For Immediate Release
Leader of Trenton Drug Trafficking Conspiracy Sentenced to 19 Years in Prison
TRENTON, N.J. – A Trenton man was sentenced today to 228 months in prison for his role as the leader of a significant drug trafficking conspiracy that distributed more than one kilogram of heroin in Trenton and the surrounding area, U.S. Attorney Philip R. Sellinger announced.
Jakir Taylor, aka “Jak,” 32, previously pleaded guilty before Chief U.S. District Judge Freda L. Wolfson to Counts One and Seven of the first superseding indictment charging him with conspiracy to distribute and possess with intent to distribute one kilogram or more of heroin and possessing a firearm in furtherance of a drug trafficking crime. Chief Judge Wolfson imposed the sentence today in Trenton federal court.
According to documents filed in this case and statements made in court:
From October 2017 to October 2018, Taylor and others engaged in a large narcotics conspiracy that operated in the areas of Martin Luther King Boulevard, Sanford Street, Middle Rose Street, Southard Street, Hoffman Avenue, and Coolidge Avenue in Trenton, and which sought to profit from the distribution of heroin and numerous other controlled substances. Taylor and conspirator Jerome Roberts obtained regular supplies of hundreds of “bricks” of heroin from conspirator David Antonio, whom they referred to as “Papi.” Taylor and Roberts agreed to obtain from Antonio a “motherlode” supply of as many as 1,500 bricks – approximately 1.5 kilograms of heroin – in a single delivery. Taylor said that he intended to “flood the streets” of Trenton with this large supply. Taylor also admitted that he and his conspirators possessed at least one firearm to assist his drug trafficking operations, and on multiple occasions during the conspiracy Taylor actively sought to obtain additional firearms from other sources. During coordinated arrests on Oct. 25, 2018, law enforcement arrested Taylor, Roberts, Antonio, and other defendants, and recovered more than 1.4 kilograms of heroin from Antonio’s residence.
In addition to the prison term, Chief Judge Wolfson sentenced Taylor to five years of supervised release.
In October 2018, Taylor, and 25 other individuals were charged by criminal complaint with conspiracy to distribute heroin. On Apr. 11, 2019, a grand jury returned a nine-count superseding indictment charging Taylor and eight other defendants with conspiracy to distribute one kilogram or more of heroin and various other drug and firearm offenses. Twenty-three of the 26 defendants charged in the complaint have pleaded guilty. The remaining three were convicted after trial in October 2021.
U.S. Attorney Sellinger credited special agents of the FBI, Newark Division, Trenton Resident Agency, under the direction of Special Agent in Charge James E. Dennehy in Newark; special agents of the Bureau of Alcohol, Tobacco, Firearms, and Explosives, Newark Field Division, Trenton Field Office, under the direction of Acting Special Agent in Charge Bryan Miller; officers of the Trenton Police Department, under the direction of Acting Police Director Steve Wilson; officers of the Princeton Police Department, under the direction of Chief of Police Nicholas Sutter; officers of the Ewing Police Department, under the direction of Chief of Police John P. Stemler III; officers of the Burlington Township Police Department, under the direction of Police Director Bruce Painter; and detectives of the Burlington County Prosecutor’s Office, under the direction of Prosecutor LaChia L. Bradshaw, with the investigation leading to today’s sentencing.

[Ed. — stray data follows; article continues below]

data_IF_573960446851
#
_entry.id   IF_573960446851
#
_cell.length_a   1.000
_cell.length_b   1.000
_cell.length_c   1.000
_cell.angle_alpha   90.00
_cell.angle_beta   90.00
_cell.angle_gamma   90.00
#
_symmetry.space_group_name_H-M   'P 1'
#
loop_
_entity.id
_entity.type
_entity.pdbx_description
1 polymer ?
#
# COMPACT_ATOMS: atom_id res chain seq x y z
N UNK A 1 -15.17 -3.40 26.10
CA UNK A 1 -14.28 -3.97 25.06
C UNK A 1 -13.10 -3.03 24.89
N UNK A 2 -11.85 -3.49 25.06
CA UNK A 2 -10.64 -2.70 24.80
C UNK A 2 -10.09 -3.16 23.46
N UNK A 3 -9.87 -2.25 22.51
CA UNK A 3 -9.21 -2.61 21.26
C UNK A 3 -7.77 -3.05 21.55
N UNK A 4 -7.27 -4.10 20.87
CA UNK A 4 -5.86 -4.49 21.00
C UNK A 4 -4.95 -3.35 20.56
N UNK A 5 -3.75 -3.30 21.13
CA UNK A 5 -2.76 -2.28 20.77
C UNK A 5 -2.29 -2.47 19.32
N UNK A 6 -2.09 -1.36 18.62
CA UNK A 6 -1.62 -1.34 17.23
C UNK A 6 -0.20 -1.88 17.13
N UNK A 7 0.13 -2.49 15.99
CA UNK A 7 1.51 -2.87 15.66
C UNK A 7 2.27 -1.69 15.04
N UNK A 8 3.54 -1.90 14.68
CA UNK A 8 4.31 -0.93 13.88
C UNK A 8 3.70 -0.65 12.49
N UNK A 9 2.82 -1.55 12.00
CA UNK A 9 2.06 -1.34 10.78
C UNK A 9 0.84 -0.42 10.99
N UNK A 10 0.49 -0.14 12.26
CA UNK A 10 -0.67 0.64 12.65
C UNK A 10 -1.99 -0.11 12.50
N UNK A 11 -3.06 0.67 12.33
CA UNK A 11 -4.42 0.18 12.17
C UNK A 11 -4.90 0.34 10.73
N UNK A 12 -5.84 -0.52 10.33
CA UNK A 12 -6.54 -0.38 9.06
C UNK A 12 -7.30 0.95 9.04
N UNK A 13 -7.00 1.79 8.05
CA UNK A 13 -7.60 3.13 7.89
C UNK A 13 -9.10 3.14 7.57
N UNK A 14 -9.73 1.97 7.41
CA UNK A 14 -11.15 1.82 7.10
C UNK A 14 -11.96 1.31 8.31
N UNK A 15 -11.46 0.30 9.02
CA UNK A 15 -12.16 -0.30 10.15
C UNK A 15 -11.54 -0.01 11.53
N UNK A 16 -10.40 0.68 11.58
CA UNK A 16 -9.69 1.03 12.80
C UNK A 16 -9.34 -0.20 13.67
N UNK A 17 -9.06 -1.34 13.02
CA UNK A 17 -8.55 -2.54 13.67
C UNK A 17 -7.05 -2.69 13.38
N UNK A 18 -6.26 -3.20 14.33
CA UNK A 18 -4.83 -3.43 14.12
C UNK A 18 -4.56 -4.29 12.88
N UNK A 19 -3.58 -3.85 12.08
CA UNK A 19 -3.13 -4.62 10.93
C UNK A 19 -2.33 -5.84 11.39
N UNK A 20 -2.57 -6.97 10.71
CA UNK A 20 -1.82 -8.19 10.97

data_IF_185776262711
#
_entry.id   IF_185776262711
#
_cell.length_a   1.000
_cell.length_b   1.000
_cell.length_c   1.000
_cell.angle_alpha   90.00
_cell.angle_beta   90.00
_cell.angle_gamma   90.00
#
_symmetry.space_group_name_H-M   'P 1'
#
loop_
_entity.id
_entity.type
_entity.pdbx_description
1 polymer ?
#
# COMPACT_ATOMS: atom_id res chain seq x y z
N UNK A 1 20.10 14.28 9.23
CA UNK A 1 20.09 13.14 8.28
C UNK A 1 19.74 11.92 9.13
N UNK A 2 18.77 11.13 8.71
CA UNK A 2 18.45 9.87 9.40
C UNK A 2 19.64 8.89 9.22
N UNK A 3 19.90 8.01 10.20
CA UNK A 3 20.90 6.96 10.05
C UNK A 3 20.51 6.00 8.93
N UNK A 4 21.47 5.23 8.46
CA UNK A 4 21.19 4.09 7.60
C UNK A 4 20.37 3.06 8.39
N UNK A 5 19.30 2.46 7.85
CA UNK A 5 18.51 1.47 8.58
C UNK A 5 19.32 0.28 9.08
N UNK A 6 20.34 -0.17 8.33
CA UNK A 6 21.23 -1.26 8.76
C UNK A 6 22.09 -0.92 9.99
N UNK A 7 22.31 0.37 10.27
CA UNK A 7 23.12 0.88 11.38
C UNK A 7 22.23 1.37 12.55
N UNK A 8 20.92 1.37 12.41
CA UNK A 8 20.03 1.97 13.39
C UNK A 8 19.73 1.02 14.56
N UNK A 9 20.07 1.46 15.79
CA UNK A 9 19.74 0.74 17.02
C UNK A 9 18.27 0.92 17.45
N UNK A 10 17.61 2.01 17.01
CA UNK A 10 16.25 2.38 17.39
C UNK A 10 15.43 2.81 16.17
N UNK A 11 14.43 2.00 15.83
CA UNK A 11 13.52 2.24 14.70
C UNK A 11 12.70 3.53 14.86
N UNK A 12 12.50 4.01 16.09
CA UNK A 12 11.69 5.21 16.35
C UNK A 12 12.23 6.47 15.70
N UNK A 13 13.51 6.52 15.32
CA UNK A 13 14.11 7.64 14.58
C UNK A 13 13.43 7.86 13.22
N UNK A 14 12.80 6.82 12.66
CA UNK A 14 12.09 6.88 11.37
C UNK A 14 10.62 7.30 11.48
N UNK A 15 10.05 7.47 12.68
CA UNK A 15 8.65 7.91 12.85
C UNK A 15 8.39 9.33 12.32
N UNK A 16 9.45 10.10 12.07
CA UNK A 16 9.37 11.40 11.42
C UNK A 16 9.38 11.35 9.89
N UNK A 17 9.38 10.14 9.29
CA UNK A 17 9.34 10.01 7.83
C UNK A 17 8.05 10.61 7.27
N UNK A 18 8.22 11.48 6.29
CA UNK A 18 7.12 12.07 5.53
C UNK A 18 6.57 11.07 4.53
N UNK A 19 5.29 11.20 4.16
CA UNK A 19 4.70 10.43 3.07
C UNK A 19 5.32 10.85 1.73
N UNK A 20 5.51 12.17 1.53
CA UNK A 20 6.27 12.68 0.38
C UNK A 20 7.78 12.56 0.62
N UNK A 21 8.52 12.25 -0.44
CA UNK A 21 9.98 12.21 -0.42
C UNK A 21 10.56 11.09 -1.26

He also thanked officers of the N.J. State Police, under the direction of Superintendent Col. Patrick J. Callahan; detectives of the Mercer County Prosecutor’s Office, under the direction of Prosecutor Angelo Onofri; officers of the Mercer County Sheriff’s Office, under the direction of Sheriff John A. Kemler; and members of the N.J. State Board of Parole for their assistance in the case.
The government is represented by Assistant U.S. Attorneys J. Brendan Day and Alexander Ramey of the U.S. Attorney’s Office’s Criminal Division in Trenton.
This case is part of an Organized Crime Drug Enforcement Task Forces (OCDETF) operation. OCDETF identifies, disrupts, and dismantles the highest-level criminal organizations that threaten the United States using a prosecutor-led, intelligence-driven, multi-agency approach. Additional information about the OCDETF Program can be found at https://www.justice.gov/OCDETF.
The charges and allegations against the remaining defendants are merely accusations and those defendants are presumed innocent unless and until proven guilty.